I love writing about movies the way I use to Love writing about rap music. I hope it shows.

Subscribe to Blog via Email

Enter your email address to subscribe to this blog and receive notifications of new posts by email.

Join 7,934 other subscribers

Comments

  1. Kismet Nunez says

    “Why would a Black person in 2012 assume that they can control which films come out of Hollywood, when it is clear that “overseas marketing possibilities” have far more control, at least with Red Tails?”

    This is scarily relevant. It was part of the discussion surrounding the Help and part of the argument made by those who wished to support it who were concerned that if we don’t pay for movies with black actors and actresses, we will never see those movies made.

    I think you are pointing out exactly where we–as black people consuming movies in the US market–need to be looking and even organizing if we want to continue having a conversation about why movies are made and how our image is being reproduced abroad. We don’t do this enough.

    Anecdotally, (and riffing a bit) I was in France when the Secret Life of Bees dropped. And I remember being surprised when I found myself in a conversation with a woman from Martinique about the importance of making films with black characters and storylines centering the black experience–and how the US is at the forefront of that. Then again, Nollywood did not come up. So there is interesting and in some ways problematic potential here for a market in black movies abroad.

  2. Renina says

    Ironcially, it is my earlier work on the Political Economy of Beyonce that allows me to hone in on the money, and institutional power and the creation of pop art/ music+films.

    “I think you are pointing out exactly where we–as black people consuming movies in the US market–need to be looking and even organizing if we want to continue having a conversation about why movies are made and how our image is being reproduced abroad. We don’t do this enough”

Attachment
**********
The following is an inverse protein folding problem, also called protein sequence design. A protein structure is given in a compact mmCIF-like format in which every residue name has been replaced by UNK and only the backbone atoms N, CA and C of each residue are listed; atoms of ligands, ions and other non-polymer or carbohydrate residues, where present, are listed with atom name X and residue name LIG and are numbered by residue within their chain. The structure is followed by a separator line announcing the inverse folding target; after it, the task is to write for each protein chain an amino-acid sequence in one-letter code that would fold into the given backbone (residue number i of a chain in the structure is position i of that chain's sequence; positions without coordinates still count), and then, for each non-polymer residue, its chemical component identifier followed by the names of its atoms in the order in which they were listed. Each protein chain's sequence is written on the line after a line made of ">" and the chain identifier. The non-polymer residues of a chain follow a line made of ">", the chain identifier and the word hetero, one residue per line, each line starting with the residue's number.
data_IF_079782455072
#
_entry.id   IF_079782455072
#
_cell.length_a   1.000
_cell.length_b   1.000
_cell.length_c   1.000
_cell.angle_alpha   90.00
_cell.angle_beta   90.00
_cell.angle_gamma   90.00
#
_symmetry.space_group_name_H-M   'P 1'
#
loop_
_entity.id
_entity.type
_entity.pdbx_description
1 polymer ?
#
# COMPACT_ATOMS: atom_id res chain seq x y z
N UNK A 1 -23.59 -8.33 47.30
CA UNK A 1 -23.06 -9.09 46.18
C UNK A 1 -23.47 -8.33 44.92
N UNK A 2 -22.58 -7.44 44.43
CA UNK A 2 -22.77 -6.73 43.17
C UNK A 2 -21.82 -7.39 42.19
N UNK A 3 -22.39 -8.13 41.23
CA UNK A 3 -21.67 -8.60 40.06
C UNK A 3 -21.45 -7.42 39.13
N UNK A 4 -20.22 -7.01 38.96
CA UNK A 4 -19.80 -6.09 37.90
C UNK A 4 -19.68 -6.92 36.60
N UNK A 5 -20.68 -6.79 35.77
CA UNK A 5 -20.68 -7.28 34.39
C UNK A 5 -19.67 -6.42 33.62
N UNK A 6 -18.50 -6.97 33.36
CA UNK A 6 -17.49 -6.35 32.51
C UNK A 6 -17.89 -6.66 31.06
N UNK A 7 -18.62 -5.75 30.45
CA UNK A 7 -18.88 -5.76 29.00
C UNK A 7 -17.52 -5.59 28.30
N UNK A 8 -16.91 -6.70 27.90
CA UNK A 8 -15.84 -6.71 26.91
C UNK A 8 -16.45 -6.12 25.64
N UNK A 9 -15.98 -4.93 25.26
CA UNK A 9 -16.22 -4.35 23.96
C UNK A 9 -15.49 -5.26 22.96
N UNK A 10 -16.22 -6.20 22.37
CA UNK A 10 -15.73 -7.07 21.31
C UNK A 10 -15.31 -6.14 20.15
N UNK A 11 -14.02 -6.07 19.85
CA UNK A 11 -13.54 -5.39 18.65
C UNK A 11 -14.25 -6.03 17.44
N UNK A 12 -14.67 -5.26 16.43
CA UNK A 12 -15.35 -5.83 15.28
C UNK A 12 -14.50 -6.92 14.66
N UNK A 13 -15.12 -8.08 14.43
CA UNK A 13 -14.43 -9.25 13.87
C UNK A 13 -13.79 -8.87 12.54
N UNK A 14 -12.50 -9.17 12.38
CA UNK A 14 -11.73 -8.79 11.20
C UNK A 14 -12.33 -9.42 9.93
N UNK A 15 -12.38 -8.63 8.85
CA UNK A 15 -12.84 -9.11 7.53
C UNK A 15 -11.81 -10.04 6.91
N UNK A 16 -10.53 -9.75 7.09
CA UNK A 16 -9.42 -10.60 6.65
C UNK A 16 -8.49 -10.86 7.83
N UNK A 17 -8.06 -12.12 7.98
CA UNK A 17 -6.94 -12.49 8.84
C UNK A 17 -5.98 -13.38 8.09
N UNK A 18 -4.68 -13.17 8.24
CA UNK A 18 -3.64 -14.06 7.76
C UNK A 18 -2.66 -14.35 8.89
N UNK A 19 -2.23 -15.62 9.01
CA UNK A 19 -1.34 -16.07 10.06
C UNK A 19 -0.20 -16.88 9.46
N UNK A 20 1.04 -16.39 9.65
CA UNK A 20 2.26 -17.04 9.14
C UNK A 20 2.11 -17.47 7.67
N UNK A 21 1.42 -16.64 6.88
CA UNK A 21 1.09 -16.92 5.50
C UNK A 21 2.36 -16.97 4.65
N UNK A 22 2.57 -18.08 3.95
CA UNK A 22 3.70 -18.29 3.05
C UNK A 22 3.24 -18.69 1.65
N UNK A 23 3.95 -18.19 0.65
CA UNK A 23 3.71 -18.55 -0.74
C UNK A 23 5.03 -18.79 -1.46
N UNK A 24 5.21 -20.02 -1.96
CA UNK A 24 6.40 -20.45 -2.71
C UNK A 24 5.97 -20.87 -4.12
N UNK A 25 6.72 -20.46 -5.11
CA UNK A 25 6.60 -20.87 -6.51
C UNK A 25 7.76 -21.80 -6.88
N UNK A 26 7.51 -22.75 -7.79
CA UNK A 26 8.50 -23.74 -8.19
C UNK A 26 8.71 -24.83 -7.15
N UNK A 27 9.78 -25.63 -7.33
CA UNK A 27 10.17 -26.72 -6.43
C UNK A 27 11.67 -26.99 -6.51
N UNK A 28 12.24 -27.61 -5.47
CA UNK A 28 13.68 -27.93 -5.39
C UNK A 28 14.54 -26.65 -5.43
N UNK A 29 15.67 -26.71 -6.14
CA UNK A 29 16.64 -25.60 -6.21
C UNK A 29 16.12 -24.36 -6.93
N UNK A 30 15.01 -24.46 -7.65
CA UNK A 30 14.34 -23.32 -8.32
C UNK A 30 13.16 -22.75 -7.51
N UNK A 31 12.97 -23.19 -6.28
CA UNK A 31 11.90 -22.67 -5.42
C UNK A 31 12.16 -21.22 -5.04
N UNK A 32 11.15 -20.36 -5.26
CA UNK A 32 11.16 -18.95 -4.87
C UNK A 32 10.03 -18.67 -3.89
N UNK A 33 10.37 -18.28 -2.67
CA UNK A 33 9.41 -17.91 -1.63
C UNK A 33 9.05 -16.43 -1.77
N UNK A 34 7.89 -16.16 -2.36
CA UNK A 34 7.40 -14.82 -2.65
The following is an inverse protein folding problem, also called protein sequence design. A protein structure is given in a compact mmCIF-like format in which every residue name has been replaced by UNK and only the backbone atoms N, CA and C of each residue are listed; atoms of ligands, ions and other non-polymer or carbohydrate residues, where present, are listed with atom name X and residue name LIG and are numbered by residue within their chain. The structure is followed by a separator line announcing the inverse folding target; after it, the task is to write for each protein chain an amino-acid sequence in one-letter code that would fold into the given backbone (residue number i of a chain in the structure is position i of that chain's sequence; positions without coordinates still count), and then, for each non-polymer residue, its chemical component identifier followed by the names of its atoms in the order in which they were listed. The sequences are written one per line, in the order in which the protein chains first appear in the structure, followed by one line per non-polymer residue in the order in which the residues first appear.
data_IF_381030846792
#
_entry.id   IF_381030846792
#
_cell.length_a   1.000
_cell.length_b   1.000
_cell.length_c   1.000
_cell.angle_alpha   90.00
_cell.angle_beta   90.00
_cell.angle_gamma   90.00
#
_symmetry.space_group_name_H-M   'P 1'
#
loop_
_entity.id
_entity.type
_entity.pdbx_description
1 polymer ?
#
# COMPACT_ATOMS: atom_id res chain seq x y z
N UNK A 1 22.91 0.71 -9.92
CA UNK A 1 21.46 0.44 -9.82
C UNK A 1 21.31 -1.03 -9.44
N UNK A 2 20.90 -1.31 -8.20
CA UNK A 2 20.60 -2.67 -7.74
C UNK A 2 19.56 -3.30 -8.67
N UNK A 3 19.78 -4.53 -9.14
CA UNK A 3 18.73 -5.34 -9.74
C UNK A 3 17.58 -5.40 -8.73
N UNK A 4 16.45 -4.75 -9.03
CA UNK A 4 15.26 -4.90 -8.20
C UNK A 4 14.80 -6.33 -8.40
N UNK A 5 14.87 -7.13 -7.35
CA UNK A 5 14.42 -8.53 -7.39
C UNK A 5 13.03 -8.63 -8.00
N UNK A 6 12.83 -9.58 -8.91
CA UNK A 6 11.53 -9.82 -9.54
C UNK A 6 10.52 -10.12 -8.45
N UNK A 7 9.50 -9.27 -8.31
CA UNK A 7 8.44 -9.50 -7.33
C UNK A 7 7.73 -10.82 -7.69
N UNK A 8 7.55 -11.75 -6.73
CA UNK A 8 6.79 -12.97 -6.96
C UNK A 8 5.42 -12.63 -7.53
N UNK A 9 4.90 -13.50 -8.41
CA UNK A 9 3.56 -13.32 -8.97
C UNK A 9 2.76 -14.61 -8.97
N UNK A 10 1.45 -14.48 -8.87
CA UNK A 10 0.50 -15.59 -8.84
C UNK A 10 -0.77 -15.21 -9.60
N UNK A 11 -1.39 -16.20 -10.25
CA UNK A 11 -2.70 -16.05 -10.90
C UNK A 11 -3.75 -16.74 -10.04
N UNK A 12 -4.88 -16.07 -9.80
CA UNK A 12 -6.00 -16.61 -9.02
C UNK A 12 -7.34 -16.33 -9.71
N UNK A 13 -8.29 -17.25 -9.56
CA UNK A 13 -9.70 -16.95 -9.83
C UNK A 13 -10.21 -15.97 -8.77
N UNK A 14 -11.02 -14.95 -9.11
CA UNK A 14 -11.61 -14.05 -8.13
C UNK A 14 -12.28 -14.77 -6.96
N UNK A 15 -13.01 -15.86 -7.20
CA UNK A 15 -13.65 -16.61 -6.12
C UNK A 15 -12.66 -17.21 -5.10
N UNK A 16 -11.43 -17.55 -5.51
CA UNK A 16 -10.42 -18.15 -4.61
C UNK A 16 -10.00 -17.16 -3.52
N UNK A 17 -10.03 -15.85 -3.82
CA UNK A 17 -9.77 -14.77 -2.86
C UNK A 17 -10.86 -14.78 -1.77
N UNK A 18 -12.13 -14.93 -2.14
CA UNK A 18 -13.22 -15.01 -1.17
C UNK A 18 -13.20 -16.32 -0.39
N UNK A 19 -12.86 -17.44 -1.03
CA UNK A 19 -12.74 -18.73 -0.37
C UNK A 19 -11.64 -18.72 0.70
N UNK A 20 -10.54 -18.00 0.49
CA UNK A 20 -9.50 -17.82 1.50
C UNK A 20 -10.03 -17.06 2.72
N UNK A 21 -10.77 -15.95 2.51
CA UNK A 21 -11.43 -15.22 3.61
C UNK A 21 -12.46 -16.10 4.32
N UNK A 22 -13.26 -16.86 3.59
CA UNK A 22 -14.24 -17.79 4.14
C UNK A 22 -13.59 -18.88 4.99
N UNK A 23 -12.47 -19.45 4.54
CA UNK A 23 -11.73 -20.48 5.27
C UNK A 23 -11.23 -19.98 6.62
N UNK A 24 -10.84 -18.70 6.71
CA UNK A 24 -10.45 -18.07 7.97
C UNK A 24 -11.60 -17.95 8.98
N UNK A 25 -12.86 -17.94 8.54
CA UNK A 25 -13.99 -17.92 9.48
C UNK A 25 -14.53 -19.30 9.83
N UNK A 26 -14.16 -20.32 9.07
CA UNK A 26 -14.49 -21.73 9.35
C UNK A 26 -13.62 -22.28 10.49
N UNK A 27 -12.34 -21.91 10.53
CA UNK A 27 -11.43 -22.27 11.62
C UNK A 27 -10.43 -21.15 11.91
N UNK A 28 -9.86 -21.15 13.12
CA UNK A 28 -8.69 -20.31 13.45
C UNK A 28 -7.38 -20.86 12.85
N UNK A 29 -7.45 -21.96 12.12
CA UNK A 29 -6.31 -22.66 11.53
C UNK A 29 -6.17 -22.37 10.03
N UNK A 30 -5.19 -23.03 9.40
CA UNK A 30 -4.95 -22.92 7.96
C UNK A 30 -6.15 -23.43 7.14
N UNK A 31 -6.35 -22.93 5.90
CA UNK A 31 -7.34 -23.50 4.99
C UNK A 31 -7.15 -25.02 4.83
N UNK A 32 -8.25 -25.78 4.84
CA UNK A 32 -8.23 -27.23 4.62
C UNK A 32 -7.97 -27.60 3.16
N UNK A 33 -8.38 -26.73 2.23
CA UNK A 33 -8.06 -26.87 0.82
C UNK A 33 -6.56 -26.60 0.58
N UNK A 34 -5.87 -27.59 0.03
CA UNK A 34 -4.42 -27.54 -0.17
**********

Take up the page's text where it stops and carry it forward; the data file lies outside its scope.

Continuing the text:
The elephant in the room Gina is that what instantly came to mind for me is that Rap music and hip hop culture is a global Phenomenon, and companies have figured out how to use to to market deodorant, cars and sodas; Globally.

    The fact of the matter is that by and large African-americans do not have control of how representations of African Americans travel globally. To put this issue on Black film audiences is hella disrespectful and ahistorical.

  3. Very54 says

    A post dedicated to me? I’m honored to say the least. 

    “Why were Black folks in social media spaces and in comment sections of the mainstream press seemingly more willing to rally around Lucas’s film but not Reese’s?”
    1. A lot of black folks are “mainstream” i.e they go to the movies to see blockbusters, action movies. From my understanding “Pariah” is more of a cinema d’auteur type of movie (I haven’t watched it….yet) so by definition it is NOT mainstream.
    2. There was more publicity around Red Tails (bigger budget, bigger ads). The main argument used to market it was that Lucas had to fight against hollywood studios and finance it himself to make it. Black peeps we love to see a white man fighting on our side, it makes us feel good, validated.  I find heartbreaking that Black men would fight to have a right to kill (or serve if you’re pro-military)  alongside with people who dehumanize them- but thats a whole other topic isnt it? I go to Abyssinian Baptist and I was surprised to hear Rev. Butts asking us to support the movie…
    3. Which leads me to the 3rd point. Pariah is from what I understand a personal film made by a woman that deals with homosexuality. A lot of us are still quoting the bible, the coran and the Torah to justify homophobia. I am quick to point out to those that these same holy books were used to justify slavery 200 years ago. And slavery is still an ongoing issue in Muslim countries like Mauritania btw. So we ought to be careful how we interpret those books and really respect the life within any being, straight, gay, trans. Full stop. (I love when u write that 😉
    Homophobia is working here of course but not only, consider gender. As black women we are still fighting to get our voices heard in a patriarchal society. And black people for the most part (both men and women) are unwilling to support a movie made by a woman about a sensitive subject: uncomfortable? Airing dirty laundry? I dunno. But it sucks.
    I made the decision not to go watch Red Tails. I have respect for the Tuskegee fighters (there’s 1 that lives on my block he’s sooooo fly 😉 but with my limited time and $$$ I chose to support independent artists.

  4. Renina says

    @very54

    Really interesting comment here. I even put it on tumbrl. o.0 (let me know if you want me to take it down). Link: